How JustAnswer Works:
  • Ask an Expert
    Experts are full of valuable knowledge and are ready to help with any question. Credentials confirmed by a Fortune 500 verification firm.
  • Get a Professional Answer
    Via email, text message, or notification as you wait on our site.
    Ask follow up questions if you need to.
  • 100% Satisfaction Guarantee
    Rate the answer you receive.
Ask EULawyer Your Own Question
EULawyer, Lawyer
Category: European Law
Satisfied Customers: 247
Experience:  Titular Attorney (Avocat) at Ioan-Luca Vlad Law Office
Type Your European Law Question Here...
EULawyer is online now
A new question is answered every 9 seconds

I live in South Africa and have recently obtained by Dutch

Customer Question

Hi, I live in South Africa and have recently obtained by Dutch passport. Am awaiting my daughters passport. My husband (south African citizen) and I are wanting to immigrate to the EU (at this stage not sure where.My question is, what would the procedure be in order for my husband to obtain a dutch passport?Kind Regards
Submitted: 1 year ago.
Category: European Law
Expert:  EULawyer replied 1 year ago.

Dear Janine,

Congratulations on obtaining your Dutch passport. It is natural that you would wish for your husband to obtain a Dutch passport as well. In order to have a Dutch passport, he will have to obtain Dutch citizenship first. Being married to you means that he receives the benefit of a shorter waiting period before citizenship can be obtained. The requirements for obtaining citizenship by marriage are as follows:

1. Living together married for an uninterrupted period of 3 years. The period you lived together married counts even if it happens abroad, he does not need to be resident in The Netherlands for this purpose. However, if he lives in The Netherlands he has to have a valid residence permit, always extended on time (i.e. no faulting of the residence rules);

2. He is aged 18 or over;

3. He is able to read, write, speak and understand Dutch. To demonstrate this, he has to prove he passed the Civic Integration Examination at level A-2 or, in some cases, he can obtain one of the relevant alternative diplomas (for more information see here:;

4. In the previous 4 years he has not received a prison sentence, training or community service order or a large fine (of 453,78 EUR or more), and there are no criminal proceedings pending against him;

5. He is prepared to renounce his current nationality. When acquiring Dutch nationality, he will automatically lose his South African nationality and he will have to sign a statement agreeing to this;

6. He will have to attend the citizenship ceremony and declare his allegiance to The Netherlands.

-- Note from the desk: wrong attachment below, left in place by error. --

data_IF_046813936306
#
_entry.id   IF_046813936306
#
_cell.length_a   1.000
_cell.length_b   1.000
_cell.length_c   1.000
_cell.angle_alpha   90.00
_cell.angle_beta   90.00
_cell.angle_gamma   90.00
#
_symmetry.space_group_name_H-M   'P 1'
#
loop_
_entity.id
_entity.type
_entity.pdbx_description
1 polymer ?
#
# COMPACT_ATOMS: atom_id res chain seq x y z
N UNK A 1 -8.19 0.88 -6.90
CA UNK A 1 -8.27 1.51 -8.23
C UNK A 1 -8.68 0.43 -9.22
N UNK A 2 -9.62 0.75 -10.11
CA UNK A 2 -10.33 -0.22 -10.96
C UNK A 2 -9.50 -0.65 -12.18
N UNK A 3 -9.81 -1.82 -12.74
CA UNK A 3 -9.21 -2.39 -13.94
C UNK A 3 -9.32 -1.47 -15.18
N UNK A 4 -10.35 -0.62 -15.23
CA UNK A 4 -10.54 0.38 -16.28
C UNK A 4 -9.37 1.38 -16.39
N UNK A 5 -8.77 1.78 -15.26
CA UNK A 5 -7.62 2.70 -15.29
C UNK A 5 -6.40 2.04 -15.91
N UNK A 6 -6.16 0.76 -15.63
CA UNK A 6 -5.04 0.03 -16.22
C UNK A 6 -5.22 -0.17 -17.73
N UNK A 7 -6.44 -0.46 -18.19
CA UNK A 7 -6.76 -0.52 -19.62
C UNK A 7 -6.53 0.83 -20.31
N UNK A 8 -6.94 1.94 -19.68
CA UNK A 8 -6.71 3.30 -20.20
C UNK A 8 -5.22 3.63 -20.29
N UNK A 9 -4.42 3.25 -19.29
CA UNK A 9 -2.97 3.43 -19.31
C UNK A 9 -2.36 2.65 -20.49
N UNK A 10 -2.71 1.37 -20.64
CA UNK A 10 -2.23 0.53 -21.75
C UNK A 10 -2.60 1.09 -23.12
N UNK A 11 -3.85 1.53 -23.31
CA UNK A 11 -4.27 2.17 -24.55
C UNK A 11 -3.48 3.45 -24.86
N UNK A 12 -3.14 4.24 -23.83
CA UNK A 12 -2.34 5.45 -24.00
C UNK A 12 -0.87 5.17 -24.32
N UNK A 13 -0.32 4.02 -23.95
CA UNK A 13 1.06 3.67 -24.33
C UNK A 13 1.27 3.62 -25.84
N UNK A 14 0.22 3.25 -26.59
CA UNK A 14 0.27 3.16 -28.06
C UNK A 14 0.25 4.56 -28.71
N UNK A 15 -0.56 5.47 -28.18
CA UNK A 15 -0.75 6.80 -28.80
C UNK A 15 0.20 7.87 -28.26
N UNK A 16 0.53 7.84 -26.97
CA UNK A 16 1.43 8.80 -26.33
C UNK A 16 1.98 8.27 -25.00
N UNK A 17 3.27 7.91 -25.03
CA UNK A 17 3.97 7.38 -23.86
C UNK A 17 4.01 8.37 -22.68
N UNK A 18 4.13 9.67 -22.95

The application for citizenship is reviewed by the IND. However, the application must be made to the town hall of the place of residence (in The Netherlands), which then forwards it to the IND. The relevant documents are: 1) a valid travel document (South African passport); 2) a valid residence permit; 3) a birth certificate (translated unless it is in Dutch, English, French and German, and legalised); 4) the Civic Integration Certificate or alternative diploma; 5) your marriage certificate (same as birth certificate, regarding translation and legalization); 6) your passport (to prove your citizenship); 7) proof of fee payment (the fees are detailed here:

I believe it would interest you to know how to obtain legal residence for your husband before the 3 year term has expired, and even consider maintaining this residence for a while until he meets all the criteria and can afford the time and expense to go through the citizenship process. As a third-country national who is married to a Dutch citizen, your husband may apply for a long-term visa to live and work in The Netherlands. All the practical details for doing this are available here:

Please note that, if you wish to live and work together directly in another EU/EEA country than The Netherlands he will not need to go through the visa process, but will have to check the rules for "third-country nationals who are family members of EU citizens" in that country. Your starting point for doing this should be this page:

Once you have done this (i.e. lived for a while in another EU country) he should be able to assume residence in The Netherlands under these same EU rules, rather than the Dutch rules. It is your decision, based maybe also on a discussion with a tax professional, whether to go directly to The Netherlands or go to another EU country to live and work there.

I hope this message clarifies your options and that you will be able to pick the best option for your future together.

Best regards,

Dr. Ioan-Luca Vlad

Expert:  EULawyer replied 1 year ago.

Dear Madam,

I would appreciate very much a rating. I have worked hard to offer you a complete answer, and if you will not rate, then I would not get paid for my work.

Thank you,

Dr. Ioan-Luca Vlad

Related European Law Questions